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Figuring out what exactly to sell and how is the hard part. Right now I am trying to get it wrapped up for my rig but that doesn't necessarily make it ready to just hook up to yours... The hardware is common but the wiring has become very specialized. Not to mention that touchscreens are not cheap.

I feel that this could be integrated into a rig that is ready to go - but that is a business I do not want to get into - although we are looking for partners.

I also feel that this could be sold as a DIY kit with the software and hardware as part of the package - but it has to become more flexible to work with other type rigs (such as Brutus clones that directly fire the mash, etc).

I'll get it there - hopefully sooner than later...
 

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Figuring out what exactly to sell and how is the hard part. Right now I am trying to get it wrapped up for my rig but that doesn't necessarily make it ready to just hook up to yours...
I also feel that this could be sold as a DIY kit with the software and hardware as part of the package - but it has to become more flexible to work with other type rigs (such as Brutus clones that directly fire the mash, etc).

I'll get it there - hopefully sooner than later...
Better to wait than market something with bugs not quite figured out, people never forget flawed equipment no matter how much better or improved it comes out later on.

With this system should it come out in kit form for those with already complete but manual systems like replied above will it include control for those wanting to go with a 100% electric heating system? Zero gas boil kettle included?

Quality results take time.
 

Jonnio

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Amazing system John - I am curious to see how it progresses over the next months. My only suggestion to make it more "marketable" is to plan ahead for people to install the software on a laptop and just plug in via USB/Ethernet/Whatever. Many people have spare laptops and they are lots cheaper than industrial touch screens.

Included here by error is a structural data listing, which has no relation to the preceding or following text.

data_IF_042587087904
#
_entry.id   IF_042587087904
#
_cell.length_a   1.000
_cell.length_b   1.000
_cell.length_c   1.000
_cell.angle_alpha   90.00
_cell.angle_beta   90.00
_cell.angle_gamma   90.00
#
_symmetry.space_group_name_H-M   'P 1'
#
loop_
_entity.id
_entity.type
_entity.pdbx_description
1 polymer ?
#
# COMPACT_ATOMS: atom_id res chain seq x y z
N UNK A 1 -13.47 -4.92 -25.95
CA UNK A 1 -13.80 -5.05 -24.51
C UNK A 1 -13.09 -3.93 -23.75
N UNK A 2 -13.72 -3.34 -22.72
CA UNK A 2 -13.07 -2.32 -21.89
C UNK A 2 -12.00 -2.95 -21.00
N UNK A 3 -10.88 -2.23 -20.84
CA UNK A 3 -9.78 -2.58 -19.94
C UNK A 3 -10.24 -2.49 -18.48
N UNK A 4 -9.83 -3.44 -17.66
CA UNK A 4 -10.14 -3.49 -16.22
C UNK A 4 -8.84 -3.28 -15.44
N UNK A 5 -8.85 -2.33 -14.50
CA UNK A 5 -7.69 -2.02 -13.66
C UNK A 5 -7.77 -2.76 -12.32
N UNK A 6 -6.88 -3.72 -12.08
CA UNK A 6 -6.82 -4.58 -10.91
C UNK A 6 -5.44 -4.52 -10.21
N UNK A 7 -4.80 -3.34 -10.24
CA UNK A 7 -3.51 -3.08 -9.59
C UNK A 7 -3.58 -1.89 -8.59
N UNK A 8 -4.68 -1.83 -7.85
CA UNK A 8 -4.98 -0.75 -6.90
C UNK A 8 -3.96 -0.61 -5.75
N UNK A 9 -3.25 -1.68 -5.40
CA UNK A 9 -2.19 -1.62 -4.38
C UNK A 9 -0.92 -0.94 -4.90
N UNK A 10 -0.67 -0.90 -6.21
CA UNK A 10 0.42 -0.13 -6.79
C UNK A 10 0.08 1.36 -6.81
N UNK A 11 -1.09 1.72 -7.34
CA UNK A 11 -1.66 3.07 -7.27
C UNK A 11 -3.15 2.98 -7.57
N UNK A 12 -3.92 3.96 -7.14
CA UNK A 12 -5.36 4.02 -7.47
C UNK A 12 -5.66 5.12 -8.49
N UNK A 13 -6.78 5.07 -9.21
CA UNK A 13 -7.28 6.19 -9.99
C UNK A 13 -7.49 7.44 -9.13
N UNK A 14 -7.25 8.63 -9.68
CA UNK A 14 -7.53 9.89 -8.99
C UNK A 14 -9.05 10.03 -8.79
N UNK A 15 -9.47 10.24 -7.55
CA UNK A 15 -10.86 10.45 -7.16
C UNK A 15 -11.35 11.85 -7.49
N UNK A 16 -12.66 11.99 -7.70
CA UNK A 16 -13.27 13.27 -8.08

In college I had an emphasis in controls, so I had pipe dreams of doing a PLC based setup, but you have whooped even my pipe dream.
 

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I also feel that this could be sold as a DIY kit with the software and hardware as part of the package - but it has to become more flexible to work with other type rigs (such as Brutus clones that directly fire the mash, etc).
Take your time John and enjoy this build. Maybe just plans would be the way to go as a kit. Maybe the touch screen could be a primium option and keyboard mouse as standard option. I have no idea how much has to be done to use a keyboard and mouse as far as software changes but that would lower the cost a lot. This is just a thought to ponder regarding later sales and devepopment John and in no way am I trying to imply a change in YOUR system. :)
 

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I think having the software that would work on a laptop and a USB interface where all of the solenoids would plug into would be a good idea. Making it a simple plug and play system would be easy for users to work with.
 

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I think having the software that would work on a laptop and a USB interface where all of the solenoids would plug into would be a good idea. Making it a simple plug and play system would be easy for users to work with.
That's what I was thinking about for an arduino based setup. A box with a USB connector and everything just plugs into it (pumps, heating elements, etc.). The actual relays would be inside the box as well (with heatsinks). This is how my brewcart is today, except I'm using a couple of Auber PID's. I could theoretically "transform" mine for the price of an Arduino and some programming time. If I ever get around to it, I'm not sure what language I'd program it in (I don't even have a windows box to even try...) but I guess I could learn Java or something to be cross platform. Would release it as open source, because I'm sure it would need lots of community involvement to be usable.
 
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John Beere

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Well, I had hoped to brew on my new setup this weekend but it just didn't happen due to some unexpected personal issues. On the other hand - I was able to pick up my new kettles today.